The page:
Bibi Gaston

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Bibi's grandmother, Rosamond Pinchot, as The Nun, 1923.

Although Bibi Gaston works as a landscape architect she decided to try her hand at writing after the death of her father, when she was given a mysterious cardboard box filled with the pages of a diary written by a grandmother she never knew. The result, ‘The Loveliest Woman in America’, weaves together the tragic story of the actress, Rosamond Pinchot, who was the toast of Hollywood in the 1920s and 1930s, and the author’s own quest to find herself in the glamorous, turbulent family from which she was distanced most of her life.

Bibi Gaston, granddaughter of Rosamond Pinchot and author of The Loveliest Woman in America.

It’s clear that you had to immerse yourself in the life of Rosamond Pinchot – in the way that the book fuses her story with your own, it’s almost as if she has became a kind of avatar for you. Would you agree that’s a fair thing to say?

Well I think I’ve channeled her life for, I would say, for the last five to seven years. I’ve been on a kind of a mission to discover who this woman was, in part to understand what has motivated my life, at a time when women are becoming so influential and instrumental in shaping policy and moving the world forward. It became almost essential for me to go back in order to go forward.

What difference has it made to you?

I understand my ‘aliveliness’ better.

Is ‘aliveliness’ a euphemism for something?

I think ‘aliveliness’ is just a desire to live …

What’s the difference between that and vitality?

I would say they’re almost the same – I love that word ‘vitality’. Through understanding Rosamond, I’ve really gotten a hold of … myself. For example, I come from this family that truly cared about the environment on every level. The sort of leaders that you find up and down Fifth Avenue had a connection to their landscapes. They cared about their front yards, they cared about Central Park – and they still do … this kind of connection between private ideals and public welfare.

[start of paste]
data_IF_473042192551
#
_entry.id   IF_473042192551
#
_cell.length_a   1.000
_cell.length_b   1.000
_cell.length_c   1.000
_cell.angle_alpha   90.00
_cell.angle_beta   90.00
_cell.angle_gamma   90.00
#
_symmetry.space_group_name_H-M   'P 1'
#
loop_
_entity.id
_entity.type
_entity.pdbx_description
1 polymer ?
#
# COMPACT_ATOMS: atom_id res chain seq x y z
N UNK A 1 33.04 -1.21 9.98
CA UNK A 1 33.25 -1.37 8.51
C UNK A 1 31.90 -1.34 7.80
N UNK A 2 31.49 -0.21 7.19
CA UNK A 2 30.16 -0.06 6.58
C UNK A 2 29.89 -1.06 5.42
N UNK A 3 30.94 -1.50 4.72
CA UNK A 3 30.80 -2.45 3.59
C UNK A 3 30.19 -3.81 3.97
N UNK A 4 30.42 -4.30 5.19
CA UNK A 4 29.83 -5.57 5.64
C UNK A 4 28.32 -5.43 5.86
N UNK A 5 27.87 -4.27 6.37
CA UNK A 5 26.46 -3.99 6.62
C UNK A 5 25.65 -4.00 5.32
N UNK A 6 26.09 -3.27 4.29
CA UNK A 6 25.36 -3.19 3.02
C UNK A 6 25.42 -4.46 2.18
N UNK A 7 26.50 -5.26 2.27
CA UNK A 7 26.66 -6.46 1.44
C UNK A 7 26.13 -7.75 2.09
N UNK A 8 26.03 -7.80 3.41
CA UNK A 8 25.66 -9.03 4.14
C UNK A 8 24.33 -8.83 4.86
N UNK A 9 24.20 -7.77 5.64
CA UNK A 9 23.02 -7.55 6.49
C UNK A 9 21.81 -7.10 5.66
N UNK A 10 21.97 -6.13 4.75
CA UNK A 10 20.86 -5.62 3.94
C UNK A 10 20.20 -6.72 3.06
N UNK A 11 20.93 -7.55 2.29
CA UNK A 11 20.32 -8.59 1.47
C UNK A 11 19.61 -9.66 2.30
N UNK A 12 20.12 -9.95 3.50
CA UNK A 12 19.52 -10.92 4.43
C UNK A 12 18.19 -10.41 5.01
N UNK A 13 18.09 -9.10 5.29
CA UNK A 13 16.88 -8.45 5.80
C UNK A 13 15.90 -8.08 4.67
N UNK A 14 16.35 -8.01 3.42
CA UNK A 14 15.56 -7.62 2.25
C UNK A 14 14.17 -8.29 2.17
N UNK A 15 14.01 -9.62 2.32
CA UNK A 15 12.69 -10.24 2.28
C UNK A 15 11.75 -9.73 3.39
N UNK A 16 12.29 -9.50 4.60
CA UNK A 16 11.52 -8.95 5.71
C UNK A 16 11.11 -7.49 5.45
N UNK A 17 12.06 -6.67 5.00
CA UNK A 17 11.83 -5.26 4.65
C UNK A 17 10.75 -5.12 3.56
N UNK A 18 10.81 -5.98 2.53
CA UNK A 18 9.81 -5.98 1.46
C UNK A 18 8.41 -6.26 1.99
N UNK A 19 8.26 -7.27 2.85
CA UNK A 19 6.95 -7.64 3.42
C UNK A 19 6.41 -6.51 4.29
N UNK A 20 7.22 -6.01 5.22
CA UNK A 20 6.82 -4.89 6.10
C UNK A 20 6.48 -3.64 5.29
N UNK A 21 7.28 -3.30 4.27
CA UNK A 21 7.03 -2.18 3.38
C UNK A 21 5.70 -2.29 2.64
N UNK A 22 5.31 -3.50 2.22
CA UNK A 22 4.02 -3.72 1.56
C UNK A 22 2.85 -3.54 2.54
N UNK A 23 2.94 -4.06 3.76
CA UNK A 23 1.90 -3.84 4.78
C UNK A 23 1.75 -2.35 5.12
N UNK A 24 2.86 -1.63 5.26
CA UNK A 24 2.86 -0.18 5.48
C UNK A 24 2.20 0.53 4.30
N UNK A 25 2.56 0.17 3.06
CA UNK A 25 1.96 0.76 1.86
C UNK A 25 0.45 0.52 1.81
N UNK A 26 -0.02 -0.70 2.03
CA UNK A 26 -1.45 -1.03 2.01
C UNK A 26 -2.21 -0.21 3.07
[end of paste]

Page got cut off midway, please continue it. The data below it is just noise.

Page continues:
L. to r.: Rosamond Pinchot’s childhood home at 9 east 81st street.; Looking across the south garden of the Metropolitan Museum garden planned by Bibi for the Central Park Conservancy.

I’m sure you’re right but my impression of the era you evoked in your book was that it was a rather brutal era, particularly towards women. They were desirable only because of their looks when they were young, and then when the looks were gone, they were nothing. This seems central to the book.

That’s very true. But it’s not ‘The Most Beautiful Woman in America’ it’s ‘The Loveliest Woman in America’. Lovely doesn’t necessarily describe physical beauty.

I think ‘loveliest’ connotes a wholesomeness that connotes mind, body, spirit. I think Rosamond was before her time in her physicality – she was of the land. But on top of that she was physically stunning!

L. to r.: Amos Pinchot and Gifford Pinchot.; Amos Pinchot. Esq. Rosamond’s father.
L. to r.: Big Bill Gaston, the author’s grandfather.; Big Bill Gaston and Rosamond, Maine.
L. to r.: Bibi Gaston, Rosamond’s granddaughter, 1961Tangier, 1961.; Bibi Gaston, at the Alhambra, 1963.
L. to r.: William Gaston, “Big Bill,” North Haven Maine.; Director Josef von Sternberg and producer Jed Harris.
L. to r.: William, Isabelle and Bibi Gaston at Grey Towers, 1963.; William Gaston Jr., the author’s father, Tangier, 1950.

Being an actress in that era seemed even worse than it is now – they were chewed up by the huge machine and then spat out very early on.

And she was too. She felt she was old by 33. By 34 she was done.

And then there is shocking quote, at least to 21st century ears, where Isabel Wilder [sister of Thornton Wilder] says to her: ‘You have two children, don’t you?’ and Rosamond answers: ‘Yes. I hate them.’ What did you make of that?

That was quote from Isabel Wilder. Now we can’t completely trust Isabel Wilder [who was not so kindly disposed towards Rosamond]. I included it simply because I found it to be a measure of the times.

What do you think her relationship with your father was like?

I think she was a very distant mother. I don’t think that all women are cut out to be mothers.

L. to r.: Elizabeth Marbury, Rosamond’s friend.; Francesca Braggiotti, Rosamond’s best friend.